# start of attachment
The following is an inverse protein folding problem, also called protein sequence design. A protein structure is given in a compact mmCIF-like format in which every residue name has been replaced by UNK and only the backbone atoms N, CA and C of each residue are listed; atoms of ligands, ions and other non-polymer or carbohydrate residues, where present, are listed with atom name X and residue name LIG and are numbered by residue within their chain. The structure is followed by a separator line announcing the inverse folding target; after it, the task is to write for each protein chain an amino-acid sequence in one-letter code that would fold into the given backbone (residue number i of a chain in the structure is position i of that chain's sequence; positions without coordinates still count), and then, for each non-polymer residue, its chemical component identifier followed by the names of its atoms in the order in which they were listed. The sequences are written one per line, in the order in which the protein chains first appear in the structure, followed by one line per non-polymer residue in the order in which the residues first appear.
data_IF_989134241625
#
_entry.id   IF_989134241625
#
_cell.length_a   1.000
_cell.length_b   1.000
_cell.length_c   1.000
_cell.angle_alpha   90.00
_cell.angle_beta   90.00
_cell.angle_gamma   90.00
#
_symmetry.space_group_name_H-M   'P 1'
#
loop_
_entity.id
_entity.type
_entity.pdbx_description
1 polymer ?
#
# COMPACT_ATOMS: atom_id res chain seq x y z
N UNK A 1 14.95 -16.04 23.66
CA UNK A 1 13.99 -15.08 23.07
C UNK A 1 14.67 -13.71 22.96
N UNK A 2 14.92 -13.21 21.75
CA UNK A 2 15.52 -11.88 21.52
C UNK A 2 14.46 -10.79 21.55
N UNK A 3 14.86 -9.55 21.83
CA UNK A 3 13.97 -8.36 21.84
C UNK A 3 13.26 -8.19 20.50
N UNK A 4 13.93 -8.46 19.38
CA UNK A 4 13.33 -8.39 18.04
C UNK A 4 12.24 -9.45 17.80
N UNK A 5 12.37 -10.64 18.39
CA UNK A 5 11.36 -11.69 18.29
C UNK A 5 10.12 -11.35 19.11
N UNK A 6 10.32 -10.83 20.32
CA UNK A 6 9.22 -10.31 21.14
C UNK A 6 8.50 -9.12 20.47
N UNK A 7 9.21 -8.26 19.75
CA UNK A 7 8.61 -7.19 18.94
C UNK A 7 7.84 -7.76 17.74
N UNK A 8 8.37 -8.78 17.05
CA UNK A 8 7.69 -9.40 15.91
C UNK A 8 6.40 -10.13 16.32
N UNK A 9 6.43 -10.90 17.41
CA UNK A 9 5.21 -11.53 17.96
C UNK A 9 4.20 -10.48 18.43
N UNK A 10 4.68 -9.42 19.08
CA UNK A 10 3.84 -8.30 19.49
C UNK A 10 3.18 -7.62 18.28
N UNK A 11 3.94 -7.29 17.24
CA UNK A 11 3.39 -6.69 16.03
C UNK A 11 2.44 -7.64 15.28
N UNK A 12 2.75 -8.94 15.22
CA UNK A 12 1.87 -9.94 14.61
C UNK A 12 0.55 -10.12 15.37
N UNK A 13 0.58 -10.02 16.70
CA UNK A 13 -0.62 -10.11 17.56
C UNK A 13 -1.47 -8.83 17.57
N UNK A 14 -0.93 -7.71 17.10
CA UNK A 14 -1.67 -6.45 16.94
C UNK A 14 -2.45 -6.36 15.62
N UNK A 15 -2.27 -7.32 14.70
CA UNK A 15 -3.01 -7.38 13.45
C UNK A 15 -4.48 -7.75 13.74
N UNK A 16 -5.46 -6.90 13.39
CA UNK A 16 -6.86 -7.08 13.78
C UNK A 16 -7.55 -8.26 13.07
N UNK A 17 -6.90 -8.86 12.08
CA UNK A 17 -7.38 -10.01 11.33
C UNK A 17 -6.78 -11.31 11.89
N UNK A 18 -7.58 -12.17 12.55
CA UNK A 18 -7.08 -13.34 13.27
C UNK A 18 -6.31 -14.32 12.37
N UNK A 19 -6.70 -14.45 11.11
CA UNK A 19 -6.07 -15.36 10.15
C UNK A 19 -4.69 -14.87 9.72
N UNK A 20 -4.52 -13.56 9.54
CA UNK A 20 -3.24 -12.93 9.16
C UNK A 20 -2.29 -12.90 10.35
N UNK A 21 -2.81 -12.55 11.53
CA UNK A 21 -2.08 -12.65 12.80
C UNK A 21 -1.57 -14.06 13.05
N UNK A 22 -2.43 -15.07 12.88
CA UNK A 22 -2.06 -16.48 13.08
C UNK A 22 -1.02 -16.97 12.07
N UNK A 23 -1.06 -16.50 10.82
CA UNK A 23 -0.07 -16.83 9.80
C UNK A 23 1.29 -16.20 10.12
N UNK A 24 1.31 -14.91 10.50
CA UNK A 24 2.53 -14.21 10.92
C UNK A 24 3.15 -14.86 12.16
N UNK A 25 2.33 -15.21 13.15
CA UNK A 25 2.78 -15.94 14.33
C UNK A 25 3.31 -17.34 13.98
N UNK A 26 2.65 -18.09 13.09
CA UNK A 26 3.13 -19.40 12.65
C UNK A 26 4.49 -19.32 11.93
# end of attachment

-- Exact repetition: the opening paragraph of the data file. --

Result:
The following is an inverse protein folding problem, also called protein sequence design. A protein structure is given in a compact mmCIF-like format in which every residue name has been replaced by UNK and only the backbone atoms N, CA and C of each residue are listed; atoms of ligands, ions and other non-polymer or carbohydrate residues, where present, are listed with atom name X and residue name LIG and are numbered by residue within their chain. The structure is followed by a separator line announcing the inverse folding target; after it, the task is to write for each protein chain an amino-acid sequence in one-letter code that would fold into the given backbone (residue number i of a chain in the structure is position i of that chain's sequence; positions without coordinates still count), and then, for each non-polymer residue, its chemical component identifier followed by the names of its atoms in the order in which they were listed. The sequences are written one per line, in the order in which the protein chains first appear in the structure, followed by one line per non-polymer residue in the order in which the residues first appear.